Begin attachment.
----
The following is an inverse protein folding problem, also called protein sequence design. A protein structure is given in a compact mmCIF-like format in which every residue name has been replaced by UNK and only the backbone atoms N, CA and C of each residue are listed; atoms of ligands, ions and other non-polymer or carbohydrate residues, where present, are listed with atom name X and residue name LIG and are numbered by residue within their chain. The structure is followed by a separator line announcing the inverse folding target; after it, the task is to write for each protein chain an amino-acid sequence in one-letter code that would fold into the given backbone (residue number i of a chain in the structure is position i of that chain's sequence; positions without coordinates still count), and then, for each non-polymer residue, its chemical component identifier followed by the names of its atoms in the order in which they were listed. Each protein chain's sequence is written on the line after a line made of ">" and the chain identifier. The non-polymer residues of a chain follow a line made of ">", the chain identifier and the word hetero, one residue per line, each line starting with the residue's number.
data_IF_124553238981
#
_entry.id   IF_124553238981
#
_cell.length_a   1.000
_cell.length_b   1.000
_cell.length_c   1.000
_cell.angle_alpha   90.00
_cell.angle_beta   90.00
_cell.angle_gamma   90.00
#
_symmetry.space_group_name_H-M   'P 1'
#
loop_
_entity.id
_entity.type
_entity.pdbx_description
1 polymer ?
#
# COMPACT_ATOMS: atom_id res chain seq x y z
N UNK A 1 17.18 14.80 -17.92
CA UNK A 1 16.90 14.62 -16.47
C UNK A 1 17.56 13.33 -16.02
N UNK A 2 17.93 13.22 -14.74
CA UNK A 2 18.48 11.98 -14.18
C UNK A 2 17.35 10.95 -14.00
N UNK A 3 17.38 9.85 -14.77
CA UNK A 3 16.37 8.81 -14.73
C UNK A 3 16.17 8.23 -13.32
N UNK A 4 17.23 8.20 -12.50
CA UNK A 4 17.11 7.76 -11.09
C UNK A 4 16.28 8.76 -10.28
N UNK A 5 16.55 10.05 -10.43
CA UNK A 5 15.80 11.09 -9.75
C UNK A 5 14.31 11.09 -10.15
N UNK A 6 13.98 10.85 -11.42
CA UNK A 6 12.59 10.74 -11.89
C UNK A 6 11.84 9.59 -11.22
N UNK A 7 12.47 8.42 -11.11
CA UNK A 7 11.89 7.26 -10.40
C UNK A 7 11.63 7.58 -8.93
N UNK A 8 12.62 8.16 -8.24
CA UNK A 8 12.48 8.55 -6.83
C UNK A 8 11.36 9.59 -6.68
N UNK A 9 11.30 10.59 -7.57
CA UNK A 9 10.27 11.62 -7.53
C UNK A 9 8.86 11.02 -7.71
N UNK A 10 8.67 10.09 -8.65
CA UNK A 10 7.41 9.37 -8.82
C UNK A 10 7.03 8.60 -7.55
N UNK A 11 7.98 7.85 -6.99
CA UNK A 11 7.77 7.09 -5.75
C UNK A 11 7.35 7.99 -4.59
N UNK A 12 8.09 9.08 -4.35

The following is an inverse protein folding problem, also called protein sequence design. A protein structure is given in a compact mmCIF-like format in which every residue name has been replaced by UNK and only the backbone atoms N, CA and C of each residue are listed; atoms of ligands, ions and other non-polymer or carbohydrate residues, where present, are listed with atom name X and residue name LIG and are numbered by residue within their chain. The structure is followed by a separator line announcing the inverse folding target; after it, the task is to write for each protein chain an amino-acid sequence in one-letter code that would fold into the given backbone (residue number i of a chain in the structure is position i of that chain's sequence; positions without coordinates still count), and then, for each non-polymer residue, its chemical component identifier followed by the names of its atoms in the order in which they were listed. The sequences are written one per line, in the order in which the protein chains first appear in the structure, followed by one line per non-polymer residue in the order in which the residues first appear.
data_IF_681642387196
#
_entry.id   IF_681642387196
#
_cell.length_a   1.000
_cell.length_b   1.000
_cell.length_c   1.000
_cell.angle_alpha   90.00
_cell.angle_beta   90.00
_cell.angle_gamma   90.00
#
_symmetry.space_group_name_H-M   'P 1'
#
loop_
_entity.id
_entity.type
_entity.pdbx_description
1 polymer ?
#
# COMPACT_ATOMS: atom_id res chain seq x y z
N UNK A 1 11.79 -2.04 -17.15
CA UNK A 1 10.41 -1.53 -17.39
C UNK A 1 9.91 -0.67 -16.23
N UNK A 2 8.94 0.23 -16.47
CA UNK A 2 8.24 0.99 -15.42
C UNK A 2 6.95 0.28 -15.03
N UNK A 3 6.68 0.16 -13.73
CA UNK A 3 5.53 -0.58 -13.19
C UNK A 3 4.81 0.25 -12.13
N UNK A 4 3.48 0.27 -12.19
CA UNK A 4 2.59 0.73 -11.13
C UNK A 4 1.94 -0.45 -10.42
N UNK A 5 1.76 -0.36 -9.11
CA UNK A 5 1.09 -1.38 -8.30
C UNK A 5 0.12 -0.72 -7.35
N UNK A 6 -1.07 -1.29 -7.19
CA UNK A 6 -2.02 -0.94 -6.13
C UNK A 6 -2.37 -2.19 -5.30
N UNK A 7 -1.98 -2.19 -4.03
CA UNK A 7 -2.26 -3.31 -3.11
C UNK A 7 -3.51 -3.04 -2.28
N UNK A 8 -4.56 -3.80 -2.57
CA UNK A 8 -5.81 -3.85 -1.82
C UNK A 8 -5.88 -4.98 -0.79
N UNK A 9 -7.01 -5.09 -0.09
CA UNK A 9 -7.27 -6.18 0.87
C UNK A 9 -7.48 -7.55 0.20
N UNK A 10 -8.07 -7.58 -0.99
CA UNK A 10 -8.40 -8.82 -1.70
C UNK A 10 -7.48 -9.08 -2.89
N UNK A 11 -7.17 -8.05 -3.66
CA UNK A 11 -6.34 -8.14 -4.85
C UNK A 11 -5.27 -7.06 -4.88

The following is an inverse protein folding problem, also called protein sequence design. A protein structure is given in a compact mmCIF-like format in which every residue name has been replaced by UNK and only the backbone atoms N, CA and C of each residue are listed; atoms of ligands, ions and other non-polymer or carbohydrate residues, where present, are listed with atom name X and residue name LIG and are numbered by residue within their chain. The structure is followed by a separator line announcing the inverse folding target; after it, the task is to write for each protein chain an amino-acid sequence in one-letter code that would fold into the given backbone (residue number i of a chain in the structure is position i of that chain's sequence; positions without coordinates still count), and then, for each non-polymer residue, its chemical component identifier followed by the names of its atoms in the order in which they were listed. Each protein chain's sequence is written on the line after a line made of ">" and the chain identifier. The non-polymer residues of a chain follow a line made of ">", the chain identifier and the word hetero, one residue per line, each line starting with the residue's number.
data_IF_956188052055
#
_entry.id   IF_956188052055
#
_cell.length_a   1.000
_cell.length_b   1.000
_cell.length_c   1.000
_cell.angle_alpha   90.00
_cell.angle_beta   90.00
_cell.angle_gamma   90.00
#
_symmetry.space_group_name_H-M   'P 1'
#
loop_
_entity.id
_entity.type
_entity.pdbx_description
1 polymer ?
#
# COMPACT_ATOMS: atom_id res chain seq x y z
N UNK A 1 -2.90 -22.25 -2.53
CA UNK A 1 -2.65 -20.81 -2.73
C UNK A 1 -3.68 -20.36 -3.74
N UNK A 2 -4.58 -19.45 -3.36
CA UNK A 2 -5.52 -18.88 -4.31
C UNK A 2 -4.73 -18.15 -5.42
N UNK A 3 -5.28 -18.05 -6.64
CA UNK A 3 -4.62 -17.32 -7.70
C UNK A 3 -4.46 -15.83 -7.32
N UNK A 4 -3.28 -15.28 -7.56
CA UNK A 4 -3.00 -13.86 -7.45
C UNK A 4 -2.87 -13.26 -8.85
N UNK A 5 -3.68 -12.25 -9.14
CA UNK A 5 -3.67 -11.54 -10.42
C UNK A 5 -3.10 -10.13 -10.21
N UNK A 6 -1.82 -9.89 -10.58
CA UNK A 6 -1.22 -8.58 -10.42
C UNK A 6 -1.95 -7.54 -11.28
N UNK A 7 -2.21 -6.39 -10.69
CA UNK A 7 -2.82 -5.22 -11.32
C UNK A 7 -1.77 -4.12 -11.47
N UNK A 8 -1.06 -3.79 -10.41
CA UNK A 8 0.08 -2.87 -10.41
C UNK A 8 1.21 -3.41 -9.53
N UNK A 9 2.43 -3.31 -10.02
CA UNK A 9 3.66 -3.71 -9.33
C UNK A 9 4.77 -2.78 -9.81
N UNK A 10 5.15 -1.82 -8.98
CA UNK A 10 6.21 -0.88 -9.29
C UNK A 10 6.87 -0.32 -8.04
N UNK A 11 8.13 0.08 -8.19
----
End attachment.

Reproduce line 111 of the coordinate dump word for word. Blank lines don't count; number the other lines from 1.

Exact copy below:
data_IF_956188052055